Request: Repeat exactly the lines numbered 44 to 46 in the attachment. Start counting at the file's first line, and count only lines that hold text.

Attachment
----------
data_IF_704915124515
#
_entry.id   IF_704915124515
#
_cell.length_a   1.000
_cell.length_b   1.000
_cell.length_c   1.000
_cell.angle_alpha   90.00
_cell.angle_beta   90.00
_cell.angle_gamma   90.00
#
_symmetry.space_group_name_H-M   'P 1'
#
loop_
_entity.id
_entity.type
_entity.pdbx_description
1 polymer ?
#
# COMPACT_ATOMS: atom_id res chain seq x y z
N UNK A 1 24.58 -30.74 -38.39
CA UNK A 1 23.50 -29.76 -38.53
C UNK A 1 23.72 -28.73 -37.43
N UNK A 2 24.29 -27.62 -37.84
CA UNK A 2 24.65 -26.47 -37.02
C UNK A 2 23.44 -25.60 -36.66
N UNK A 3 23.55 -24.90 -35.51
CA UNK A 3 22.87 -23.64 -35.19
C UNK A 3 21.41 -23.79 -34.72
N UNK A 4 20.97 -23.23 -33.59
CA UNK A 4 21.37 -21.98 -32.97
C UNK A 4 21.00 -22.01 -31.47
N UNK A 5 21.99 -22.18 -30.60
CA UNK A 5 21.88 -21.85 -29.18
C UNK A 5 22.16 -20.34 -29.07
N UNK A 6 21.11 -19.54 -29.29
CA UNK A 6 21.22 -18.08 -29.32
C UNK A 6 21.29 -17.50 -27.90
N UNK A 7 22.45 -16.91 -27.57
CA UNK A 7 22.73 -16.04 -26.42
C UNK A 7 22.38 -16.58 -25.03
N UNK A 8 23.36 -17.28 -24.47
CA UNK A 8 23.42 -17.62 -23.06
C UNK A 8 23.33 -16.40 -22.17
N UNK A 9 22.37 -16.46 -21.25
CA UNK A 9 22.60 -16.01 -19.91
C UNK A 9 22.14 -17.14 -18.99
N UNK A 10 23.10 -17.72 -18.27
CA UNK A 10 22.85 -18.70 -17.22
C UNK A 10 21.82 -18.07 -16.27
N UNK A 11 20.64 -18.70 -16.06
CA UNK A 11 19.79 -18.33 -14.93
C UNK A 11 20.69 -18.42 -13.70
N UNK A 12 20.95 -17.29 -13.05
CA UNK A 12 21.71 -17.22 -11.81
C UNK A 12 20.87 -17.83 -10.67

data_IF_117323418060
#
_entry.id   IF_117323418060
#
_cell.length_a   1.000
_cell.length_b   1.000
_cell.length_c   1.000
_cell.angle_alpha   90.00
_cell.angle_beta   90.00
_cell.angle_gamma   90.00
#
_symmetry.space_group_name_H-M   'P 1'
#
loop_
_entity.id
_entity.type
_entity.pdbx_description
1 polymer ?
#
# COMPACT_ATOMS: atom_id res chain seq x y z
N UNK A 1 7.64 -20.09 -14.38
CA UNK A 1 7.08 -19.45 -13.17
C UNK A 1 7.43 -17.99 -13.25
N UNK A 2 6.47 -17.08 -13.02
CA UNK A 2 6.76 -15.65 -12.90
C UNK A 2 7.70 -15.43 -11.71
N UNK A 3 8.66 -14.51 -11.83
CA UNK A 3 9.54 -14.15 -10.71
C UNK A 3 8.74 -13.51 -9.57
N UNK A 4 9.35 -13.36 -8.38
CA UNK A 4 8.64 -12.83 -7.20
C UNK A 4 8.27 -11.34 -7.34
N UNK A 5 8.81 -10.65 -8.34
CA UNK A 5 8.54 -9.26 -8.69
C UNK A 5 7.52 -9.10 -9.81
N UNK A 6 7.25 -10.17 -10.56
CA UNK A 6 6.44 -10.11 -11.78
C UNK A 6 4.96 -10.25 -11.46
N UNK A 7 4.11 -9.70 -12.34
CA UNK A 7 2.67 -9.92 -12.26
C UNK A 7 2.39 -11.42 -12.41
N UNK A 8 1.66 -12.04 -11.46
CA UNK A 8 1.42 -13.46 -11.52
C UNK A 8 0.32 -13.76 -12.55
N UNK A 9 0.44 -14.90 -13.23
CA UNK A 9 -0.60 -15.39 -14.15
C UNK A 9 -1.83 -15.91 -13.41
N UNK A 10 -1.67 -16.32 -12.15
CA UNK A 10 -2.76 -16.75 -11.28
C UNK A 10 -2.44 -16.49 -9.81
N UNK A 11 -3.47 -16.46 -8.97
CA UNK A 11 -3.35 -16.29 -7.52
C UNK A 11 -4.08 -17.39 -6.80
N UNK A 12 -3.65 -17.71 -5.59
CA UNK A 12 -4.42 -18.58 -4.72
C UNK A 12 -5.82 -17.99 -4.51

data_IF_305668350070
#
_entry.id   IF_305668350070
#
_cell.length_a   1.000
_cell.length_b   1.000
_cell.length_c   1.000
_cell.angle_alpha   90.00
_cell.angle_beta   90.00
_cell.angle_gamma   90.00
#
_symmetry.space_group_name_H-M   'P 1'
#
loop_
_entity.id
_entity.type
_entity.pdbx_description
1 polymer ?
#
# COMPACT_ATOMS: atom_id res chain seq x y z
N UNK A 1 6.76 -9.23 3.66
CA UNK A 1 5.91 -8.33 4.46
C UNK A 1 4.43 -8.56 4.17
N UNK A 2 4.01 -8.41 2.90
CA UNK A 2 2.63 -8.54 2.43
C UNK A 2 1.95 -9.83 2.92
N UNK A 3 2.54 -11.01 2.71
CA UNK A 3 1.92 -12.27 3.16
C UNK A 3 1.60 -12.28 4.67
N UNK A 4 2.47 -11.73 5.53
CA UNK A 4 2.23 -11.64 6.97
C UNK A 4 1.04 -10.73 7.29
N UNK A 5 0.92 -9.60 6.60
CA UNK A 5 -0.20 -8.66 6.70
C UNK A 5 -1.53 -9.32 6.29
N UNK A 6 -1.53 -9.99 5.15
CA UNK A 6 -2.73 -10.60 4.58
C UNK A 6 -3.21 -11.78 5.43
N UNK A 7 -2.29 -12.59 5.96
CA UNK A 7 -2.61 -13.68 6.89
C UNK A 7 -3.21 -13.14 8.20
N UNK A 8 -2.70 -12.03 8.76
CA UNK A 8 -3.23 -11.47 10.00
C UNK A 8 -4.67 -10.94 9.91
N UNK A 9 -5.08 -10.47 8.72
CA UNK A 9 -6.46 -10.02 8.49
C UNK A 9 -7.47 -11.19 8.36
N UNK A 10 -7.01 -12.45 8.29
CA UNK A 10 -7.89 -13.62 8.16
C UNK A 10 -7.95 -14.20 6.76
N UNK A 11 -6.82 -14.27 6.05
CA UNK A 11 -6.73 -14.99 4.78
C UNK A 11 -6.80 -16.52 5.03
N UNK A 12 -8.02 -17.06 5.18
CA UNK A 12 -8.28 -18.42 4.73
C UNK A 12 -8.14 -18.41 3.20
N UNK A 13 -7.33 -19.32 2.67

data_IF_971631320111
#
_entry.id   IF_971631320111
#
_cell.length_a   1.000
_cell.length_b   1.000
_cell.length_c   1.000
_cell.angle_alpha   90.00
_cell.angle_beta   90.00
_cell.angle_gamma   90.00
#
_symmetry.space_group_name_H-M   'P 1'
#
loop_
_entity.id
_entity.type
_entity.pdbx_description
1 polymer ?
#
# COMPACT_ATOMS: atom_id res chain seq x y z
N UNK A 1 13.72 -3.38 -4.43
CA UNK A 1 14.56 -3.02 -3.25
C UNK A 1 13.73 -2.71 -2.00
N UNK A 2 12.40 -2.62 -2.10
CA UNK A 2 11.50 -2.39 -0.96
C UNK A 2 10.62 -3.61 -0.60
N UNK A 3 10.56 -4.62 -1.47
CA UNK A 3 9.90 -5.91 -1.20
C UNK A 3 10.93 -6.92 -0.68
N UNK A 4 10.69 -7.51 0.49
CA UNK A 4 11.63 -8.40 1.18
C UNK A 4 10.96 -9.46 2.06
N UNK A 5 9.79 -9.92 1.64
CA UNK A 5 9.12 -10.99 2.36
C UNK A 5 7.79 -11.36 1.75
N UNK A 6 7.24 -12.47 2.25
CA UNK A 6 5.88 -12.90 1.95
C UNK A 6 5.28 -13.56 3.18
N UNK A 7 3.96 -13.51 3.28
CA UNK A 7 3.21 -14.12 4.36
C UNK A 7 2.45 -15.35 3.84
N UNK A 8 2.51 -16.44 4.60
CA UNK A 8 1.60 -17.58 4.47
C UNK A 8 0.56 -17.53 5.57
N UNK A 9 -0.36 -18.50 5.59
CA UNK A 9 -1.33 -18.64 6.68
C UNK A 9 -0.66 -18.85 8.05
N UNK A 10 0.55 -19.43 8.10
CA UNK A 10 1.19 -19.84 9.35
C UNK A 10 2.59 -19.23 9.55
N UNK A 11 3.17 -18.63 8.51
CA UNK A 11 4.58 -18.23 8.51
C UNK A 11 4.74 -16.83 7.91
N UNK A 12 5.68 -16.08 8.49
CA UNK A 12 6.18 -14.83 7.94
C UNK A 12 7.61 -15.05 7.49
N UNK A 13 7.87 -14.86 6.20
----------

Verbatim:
C UNK A 8 23.33 -16.40 -22.17
N UNK A 9 22.37 -16.46 -21.25
CA UNK A 9 22.60 -16.01 -19.91